FIG. 6 illustrates the components of control subsystem 28 and its mounting on laser optics assembly stage 22. The control subsystem 28 can include a lens forcer assembly 210 that is coupled by a yoke assembly 212 to scan lens 30 contained in the interior of assembly 202. Lens forcer assembly 210, which is preferably a voice coil actuator, imparts by way of yoke assembly 212 a motive force that moves scan lens 30 and thereby the focal region of the laser beam to selected positions along beam axis 206.

Voice coil actuator 210 includes a generally cylindrical housing 230 and an annular coil 232 formed of a magnetic core around which copper wire is wound. Cylindrical housing 230 and annular coil 232 are coaxially aligned, and annular coil 232 moves axially in and out of housing 230 in response to control signals (not shown) applied to voice coil actuator 210. A preferred voice coil device 210 is an Actuator No. LA 28-22-006 Z, available from BEI Kimco Magnetics, Vista, Calif.

Annular coil 232 extends through a generally circular opening 234 in a voice coil bridge 236 having opposite side members 238 that rest on uprights 240 (FIG. 1) mounted on laser optics assembly stage 22 to provide support for laser beam focal region control subsystem 28. Voice coil bridge 236 includes in each of two opposite side projections 242 a hole 244 containing a tubular housing 250 through which passes a rod 252 extending from an upper surface 254 of a guiding mount 256. Each rod 252 has a free end 258. Guiding mount 256 has on its upper surface 254 an annular pedestal 260 on which annular coil 232 rests. Two stacked, axially aligned linear ball bushings 264 fit in tubular housing 250 contained in each hole 244 of side projections 242 of voice coil bridge 236. Free ends 258 of rods 252 passing through ball bushings 264 are capped by rod clamps 266 to provide a hard stop of lower travel limit of annular coil 232 along beam axis 206.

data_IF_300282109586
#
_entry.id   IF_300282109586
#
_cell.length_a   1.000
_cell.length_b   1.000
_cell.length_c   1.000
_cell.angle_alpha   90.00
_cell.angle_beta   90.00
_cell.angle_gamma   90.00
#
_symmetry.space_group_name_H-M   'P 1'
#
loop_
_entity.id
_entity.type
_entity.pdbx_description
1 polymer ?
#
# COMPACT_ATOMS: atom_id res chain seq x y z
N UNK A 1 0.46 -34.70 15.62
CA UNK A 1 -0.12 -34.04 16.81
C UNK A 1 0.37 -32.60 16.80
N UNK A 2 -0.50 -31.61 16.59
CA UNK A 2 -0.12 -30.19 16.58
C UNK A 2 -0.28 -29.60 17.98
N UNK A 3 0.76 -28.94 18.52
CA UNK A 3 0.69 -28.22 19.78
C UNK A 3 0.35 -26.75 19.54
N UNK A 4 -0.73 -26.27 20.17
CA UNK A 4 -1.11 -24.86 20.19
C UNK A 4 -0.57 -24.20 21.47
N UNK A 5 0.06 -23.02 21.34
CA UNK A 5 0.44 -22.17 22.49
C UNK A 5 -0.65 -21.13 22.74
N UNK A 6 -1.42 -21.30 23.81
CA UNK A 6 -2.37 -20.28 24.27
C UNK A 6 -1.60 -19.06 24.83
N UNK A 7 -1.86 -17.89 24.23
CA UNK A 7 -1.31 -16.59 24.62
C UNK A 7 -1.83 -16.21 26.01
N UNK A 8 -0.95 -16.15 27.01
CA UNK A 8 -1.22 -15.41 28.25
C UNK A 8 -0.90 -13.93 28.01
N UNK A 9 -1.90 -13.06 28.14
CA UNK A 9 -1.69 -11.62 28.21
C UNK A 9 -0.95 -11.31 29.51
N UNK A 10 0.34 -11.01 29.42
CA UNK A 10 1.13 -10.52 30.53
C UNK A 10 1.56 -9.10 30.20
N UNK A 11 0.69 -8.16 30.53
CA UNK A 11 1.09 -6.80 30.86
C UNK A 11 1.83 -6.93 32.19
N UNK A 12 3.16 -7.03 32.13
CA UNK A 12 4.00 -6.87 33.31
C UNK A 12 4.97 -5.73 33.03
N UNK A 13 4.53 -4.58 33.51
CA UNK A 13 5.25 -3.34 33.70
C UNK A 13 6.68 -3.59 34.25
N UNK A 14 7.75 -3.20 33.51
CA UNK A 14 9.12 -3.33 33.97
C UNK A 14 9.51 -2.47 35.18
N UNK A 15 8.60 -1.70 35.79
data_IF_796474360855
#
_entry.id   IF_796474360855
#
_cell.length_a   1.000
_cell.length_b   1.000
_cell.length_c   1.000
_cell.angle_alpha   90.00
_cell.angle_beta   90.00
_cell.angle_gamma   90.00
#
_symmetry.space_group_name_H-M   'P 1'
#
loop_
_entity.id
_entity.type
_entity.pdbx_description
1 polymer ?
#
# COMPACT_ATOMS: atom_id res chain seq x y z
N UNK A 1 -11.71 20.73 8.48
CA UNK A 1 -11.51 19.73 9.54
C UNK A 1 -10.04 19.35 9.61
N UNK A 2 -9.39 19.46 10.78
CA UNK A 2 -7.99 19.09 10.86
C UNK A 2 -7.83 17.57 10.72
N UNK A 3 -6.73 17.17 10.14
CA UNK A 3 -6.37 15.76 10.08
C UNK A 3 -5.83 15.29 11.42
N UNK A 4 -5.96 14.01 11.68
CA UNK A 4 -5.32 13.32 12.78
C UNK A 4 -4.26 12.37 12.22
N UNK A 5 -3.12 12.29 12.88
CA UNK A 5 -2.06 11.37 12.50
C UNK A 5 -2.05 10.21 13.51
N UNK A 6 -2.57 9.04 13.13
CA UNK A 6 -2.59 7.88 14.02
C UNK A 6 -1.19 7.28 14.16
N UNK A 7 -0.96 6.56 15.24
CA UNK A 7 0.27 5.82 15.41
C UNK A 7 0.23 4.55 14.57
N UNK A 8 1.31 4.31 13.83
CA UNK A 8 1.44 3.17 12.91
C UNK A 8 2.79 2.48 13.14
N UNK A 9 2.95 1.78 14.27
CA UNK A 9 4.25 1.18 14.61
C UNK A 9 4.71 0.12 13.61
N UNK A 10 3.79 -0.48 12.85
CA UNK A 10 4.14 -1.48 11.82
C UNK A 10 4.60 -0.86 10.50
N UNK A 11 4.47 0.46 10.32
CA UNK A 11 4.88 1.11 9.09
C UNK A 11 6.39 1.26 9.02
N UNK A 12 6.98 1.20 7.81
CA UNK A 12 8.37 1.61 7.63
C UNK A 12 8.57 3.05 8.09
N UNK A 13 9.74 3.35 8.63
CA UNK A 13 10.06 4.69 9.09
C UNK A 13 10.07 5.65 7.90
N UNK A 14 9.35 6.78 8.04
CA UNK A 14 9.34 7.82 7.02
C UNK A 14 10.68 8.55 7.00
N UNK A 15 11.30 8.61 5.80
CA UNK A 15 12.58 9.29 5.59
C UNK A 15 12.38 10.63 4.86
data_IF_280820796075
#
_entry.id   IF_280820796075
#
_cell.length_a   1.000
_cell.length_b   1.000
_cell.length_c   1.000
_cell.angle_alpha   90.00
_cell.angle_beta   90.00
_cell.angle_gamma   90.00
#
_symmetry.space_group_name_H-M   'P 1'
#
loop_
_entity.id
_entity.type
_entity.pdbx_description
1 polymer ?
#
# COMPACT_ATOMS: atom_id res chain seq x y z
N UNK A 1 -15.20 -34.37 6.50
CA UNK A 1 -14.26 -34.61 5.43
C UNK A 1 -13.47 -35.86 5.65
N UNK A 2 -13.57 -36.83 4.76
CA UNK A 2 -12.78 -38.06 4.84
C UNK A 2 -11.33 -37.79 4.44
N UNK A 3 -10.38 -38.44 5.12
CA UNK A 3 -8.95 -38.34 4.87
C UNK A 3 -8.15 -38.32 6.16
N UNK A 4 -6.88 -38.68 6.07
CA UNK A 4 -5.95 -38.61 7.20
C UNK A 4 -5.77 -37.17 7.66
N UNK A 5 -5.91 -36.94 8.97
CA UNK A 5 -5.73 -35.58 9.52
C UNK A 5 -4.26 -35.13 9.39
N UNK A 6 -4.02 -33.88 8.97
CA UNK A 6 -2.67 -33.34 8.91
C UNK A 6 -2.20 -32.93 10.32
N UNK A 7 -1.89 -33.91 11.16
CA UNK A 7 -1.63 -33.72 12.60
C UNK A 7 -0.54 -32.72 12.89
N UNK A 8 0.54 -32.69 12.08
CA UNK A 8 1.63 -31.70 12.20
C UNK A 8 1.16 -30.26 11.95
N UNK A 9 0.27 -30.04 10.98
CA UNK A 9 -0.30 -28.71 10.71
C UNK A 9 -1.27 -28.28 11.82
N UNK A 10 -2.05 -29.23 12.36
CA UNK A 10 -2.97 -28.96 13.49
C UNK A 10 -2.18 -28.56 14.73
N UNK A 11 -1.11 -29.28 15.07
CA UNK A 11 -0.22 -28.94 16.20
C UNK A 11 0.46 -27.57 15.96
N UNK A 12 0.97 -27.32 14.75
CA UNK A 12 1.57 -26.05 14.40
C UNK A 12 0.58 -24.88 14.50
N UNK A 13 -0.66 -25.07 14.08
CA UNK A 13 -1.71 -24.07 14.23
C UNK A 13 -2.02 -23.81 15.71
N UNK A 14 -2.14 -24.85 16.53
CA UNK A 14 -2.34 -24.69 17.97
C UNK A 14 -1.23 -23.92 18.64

Housing 230 has a circular opening 270 that is positioned in coaxial alignment with the center of annular coil 232, opening 234 of voice coil bridge 236, and the center of annular pedestal 260 of guiding mount 256. A hollow steel shaft 272 extends through opening 270 of housing 230, and a hexagonal nut 274 connects in axial alignment hollow steel shaft 272 and a flexible tubular steel member 276, which is coupled to yoke assembly 212 as further described below. Hexagonal nut 274 is positioned in contact with a lower surface 278 of annular coil 232 to drive flexible steel member 276 along a drive or Z-axis 280 in response to the in-and-out axial movement of annular coil 232. Hollow steel shaft 272 passes through the center and along the axis of a coil spring 282, which is confined between a top surface 284 of housing 230 and a cylindrical spring retainer 286 fixed at a free end 290 of hollow steel shaft 272. Coil spring 282 biases annular coil 232 to a mid-point of its stroke along Z-axis 280 in the absence of a control signal applied to voice coil actuator 210.